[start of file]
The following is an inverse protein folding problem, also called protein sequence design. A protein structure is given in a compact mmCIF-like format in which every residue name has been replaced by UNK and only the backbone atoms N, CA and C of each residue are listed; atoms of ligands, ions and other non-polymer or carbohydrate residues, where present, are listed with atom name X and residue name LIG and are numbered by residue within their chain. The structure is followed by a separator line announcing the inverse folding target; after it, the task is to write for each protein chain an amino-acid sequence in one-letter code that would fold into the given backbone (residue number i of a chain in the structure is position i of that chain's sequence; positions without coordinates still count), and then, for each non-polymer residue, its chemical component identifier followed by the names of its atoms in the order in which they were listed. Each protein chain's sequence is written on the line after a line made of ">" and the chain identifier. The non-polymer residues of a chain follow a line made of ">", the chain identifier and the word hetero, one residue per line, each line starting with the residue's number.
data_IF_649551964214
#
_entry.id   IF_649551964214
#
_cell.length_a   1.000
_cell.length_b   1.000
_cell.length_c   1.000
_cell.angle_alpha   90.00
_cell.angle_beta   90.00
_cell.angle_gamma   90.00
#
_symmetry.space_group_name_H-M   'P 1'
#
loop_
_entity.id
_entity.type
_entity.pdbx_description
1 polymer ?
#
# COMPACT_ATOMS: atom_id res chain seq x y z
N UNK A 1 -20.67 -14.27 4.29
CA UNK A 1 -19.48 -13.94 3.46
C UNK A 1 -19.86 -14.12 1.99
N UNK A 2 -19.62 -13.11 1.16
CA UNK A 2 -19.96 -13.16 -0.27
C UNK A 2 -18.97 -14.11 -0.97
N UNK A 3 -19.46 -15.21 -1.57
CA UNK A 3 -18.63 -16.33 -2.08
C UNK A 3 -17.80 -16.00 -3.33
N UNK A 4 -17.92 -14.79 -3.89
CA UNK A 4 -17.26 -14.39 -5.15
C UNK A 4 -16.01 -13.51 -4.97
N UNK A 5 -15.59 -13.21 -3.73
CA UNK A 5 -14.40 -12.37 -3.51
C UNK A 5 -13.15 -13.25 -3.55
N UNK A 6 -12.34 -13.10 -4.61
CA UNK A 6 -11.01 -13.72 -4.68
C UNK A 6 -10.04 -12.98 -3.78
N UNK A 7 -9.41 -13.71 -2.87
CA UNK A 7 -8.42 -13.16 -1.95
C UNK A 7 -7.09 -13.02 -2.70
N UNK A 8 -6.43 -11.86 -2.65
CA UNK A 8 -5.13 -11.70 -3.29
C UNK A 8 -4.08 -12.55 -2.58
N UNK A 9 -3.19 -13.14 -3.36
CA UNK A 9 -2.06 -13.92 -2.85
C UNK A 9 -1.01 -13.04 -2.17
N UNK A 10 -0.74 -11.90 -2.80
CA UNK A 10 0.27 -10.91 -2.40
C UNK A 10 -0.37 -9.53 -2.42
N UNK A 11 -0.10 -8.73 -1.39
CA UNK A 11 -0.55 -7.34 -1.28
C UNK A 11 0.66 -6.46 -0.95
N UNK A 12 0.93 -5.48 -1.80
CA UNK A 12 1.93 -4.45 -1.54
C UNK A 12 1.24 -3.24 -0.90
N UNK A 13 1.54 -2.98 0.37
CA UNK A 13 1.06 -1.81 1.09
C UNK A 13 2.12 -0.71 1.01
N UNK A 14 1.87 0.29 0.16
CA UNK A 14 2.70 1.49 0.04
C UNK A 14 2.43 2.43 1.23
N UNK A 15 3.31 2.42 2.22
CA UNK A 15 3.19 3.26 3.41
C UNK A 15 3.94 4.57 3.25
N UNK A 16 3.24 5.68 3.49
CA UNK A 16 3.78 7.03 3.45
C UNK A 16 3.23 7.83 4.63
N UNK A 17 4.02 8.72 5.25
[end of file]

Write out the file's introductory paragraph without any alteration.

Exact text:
The following is an inverse protein folding problem, also called protein sequence design. A protein structure is given in a compact mmCIF-like format in which every residue name has been replaced by UNK and only the backbone atoms N, CA and C of each residue are listed; atoms of ligands, ions and other non-polymer or carbohydrate residues, where present, are listed with atom name X and residue name LIG and are numbered by residue within their chain. The structure is followed by a separator line announcing the inverse folding target; after it, the task is to write for each protein chain an amino-acid sequence in one-letter code that would fold into the given backbone (residue number i of a chain in the structure is position i of that chain's sequence; positions without coordinates still count), and then, for each non-polymer residue, its chemical component identifier followed by the names of its atoms in the order in which they were listed. Each protein chain's sequence is written on the line after a line made of ">" and the chain identifier. The non-polymer residues of a chain follow a line made of ">", the chain identifier and the word hetero, one residue per line, each line starting with the residue's number.